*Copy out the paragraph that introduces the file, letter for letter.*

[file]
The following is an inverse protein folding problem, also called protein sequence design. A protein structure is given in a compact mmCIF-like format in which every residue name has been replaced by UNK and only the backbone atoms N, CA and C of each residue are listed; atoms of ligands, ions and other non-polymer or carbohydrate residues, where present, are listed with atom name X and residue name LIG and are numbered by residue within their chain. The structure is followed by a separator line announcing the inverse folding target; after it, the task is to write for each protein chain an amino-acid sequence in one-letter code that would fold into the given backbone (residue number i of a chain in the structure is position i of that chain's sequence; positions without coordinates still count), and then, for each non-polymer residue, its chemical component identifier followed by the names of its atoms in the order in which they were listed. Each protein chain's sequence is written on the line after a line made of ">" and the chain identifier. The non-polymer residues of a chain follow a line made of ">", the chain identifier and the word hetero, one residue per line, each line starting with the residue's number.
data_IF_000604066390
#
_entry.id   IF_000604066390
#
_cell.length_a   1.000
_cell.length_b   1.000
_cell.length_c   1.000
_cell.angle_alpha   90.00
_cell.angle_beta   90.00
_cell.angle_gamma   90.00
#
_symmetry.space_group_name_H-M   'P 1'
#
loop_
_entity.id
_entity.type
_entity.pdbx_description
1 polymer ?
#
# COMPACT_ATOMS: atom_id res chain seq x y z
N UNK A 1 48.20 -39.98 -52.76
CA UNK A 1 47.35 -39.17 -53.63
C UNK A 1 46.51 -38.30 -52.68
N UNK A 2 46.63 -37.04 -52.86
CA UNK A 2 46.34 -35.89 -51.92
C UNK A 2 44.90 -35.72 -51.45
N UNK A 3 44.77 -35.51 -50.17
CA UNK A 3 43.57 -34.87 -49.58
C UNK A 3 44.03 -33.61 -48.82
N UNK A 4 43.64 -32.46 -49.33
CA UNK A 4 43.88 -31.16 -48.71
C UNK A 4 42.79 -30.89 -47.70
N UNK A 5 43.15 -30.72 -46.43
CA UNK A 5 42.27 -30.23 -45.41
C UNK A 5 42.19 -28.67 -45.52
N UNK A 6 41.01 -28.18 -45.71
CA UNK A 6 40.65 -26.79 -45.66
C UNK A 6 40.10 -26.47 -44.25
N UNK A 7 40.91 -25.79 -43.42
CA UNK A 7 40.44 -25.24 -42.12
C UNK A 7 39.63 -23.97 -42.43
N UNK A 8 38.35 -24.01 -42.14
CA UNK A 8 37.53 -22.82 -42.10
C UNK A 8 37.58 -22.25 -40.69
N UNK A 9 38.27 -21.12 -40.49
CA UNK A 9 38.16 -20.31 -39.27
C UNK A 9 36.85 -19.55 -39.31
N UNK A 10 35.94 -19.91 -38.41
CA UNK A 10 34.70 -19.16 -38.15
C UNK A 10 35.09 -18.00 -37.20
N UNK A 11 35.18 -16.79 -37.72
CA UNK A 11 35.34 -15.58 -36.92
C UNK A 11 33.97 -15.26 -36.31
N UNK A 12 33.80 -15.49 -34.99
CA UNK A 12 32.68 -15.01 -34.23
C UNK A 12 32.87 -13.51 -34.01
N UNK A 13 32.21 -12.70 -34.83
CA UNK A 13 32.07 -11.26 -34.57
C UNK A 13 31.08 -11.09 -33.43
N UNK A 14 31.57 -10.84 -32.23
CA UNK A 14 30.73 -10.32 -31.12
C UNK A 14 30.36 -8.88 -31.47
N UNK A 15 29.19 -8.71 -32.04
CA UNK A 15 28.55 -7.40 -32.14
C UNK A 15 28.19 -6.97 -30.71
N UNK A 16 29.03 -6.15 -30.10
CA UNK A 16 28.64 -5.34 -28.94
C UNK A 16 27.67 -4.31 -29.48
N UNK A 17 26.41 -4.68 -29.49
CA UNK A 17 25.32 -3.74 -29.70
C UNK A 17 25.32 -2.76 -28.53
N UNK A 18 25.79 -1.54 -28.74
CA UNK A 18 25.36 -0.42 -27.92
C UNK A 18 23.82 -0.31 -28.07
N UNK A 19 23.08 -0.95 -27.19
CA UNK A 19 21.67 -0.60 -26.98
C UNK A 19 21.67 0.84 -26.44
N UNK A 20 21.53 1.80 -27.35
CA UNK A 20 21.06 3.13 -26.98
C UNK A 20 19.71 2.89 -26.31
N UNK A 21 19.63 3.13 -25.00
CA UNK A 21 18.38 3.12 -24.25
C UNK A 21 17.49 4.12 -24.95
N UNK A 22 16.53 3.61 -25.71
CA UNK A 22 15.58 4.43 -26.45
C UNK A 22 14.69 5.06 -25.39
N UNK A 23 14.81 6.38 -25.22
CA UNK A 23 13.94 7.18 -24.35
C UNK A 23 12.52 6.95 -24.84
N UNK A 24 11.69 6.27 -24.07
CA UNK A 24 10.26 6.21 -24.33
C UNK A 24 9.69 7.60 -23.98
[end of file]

The following is an inverse protein folding problem, also called protein sequence design. A protein structure is given in a compact mmCIF-like format in which every residue name has been replaced by UNK and only the backbone atoms N, CA and C of each residue are listed; atoms of ligands, ions and other non-polymer or carbohydrate residues, where present, are listed with atom name X and residue name LIG and are numbered by residue within their chain. The structure is followed by a separator line announcing the inverse folding target; after it, the task is to write for each protein chain an amino-acid sequence in one-letter code that would fold into the given backbone (residue number i of a chain in the structure is position i of that chain's sequence; positions without coordinates still count), and then, for each non-polymer residue, its chemical component identifier followed by the names of its atoms in the order in which they were listed. Each protein chain's sequence is written on the line after a line made of ">" and the chain identifier. The non-polymer residues of a chain follow a line made of ">", the chain identifier and the word hetero, one residue per line, each line starting with the residue's number.